I feel like I have four jobs: Teacher, dad, writer, and promoter. The day job and being a dad take precedence, but writing used to be ONE job, and now it’s two. It’s doable, but I’m such a beginner that I don’t know what I’m doing.

All in all, I’m very grateful that I’m here. But as many writers say, getting here isn’t an end; it’s just a beginning. In RPG terms, I’ve “leveled up,” and I have a whole new set of skills and “powers,” but I also have more and bigger issues to deal with.

The One Where Michael Worries About a Deadline…

Lately I’ve been a bit panicky, because despite having a contract and a synopsis, I’ve been really stalled on book 2. But somehow I seem to have broken through my brain’s resistance, and now we’re getting off the ground in a big way.

I’m still a little bit nervous, because I’m just now reaching 20%, and the MS is due in July. And I’d really like to get it at least polished once before turning it in. But considering a week ago I was at 13%, I guess I should take the win, right?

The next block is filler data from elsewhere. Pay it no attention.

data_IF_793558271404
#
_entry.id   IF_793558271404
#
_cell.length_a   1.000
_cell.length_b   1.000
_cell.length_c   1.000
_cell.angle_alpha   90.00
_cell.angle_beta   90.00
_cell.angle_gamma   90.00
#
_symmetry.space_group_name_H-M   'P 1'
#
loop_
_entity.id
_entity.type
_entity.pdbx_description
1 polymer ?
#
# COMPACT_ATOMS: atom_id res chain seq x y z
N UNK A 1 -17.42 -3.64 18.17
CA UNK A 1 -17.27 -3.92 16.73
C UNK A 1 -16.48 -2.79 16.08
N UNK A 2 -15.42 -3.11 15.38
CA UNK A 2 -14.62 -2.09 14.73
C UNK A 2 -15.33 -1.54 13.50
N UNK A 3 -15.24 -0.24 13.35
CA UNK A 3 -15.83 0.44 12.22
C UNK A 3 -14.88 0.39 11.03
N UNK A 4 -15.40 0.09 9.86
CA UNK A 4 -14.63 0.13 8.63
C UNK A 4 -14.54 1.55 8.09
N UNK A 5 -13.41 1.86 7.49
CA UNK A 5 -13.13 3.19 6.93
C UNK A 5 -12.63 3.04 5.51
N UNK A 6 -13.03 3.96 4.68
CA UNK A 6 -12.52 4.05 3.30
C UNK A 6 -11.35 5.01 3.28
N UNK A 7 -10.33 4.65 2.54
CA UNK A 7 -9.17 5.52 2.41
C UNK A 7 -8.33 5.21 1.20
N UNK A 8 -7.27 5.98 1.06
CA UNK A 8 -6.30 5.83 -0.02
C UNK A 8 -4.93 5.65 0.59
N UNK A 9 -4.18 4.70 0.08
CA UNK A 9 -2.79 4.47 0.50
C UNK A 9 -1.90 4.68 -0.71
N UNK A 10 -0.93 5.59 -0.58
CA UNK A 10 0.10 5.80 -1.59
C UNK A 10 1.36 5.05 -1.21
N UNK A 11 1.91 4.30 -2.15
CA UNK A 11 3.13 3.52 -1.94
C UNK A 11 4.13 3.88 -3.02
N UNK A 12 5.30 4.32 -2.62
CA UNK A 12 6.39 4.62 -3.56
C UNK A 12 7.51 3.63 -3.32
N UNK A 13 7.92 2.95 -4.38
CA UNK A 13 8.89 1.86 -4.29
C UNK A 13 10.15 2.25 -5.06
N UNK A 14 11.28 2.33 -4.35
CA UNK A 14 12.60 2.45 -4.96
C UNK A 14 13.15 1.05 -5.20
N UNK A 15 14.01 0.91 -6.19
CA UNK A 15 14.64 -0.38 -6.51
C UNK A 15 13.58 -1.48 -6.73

In any case, I seem to be making good on my wordcount goals, and I’m getting to a point where it isn’t too hard to keep moving. So hopefully, I’ll be proud to turn in my MS in July, and not secretly terrified of my editor.

Authors For Families Kicks Off April Auctions!

Starting this month, I’ve joined Authors For Families, a collective of authors (and other publishing professionals) offering various items and services at auction to support organizations that seek to reunite immigrant children with their families and fight against inhumane immigration policies.

We support: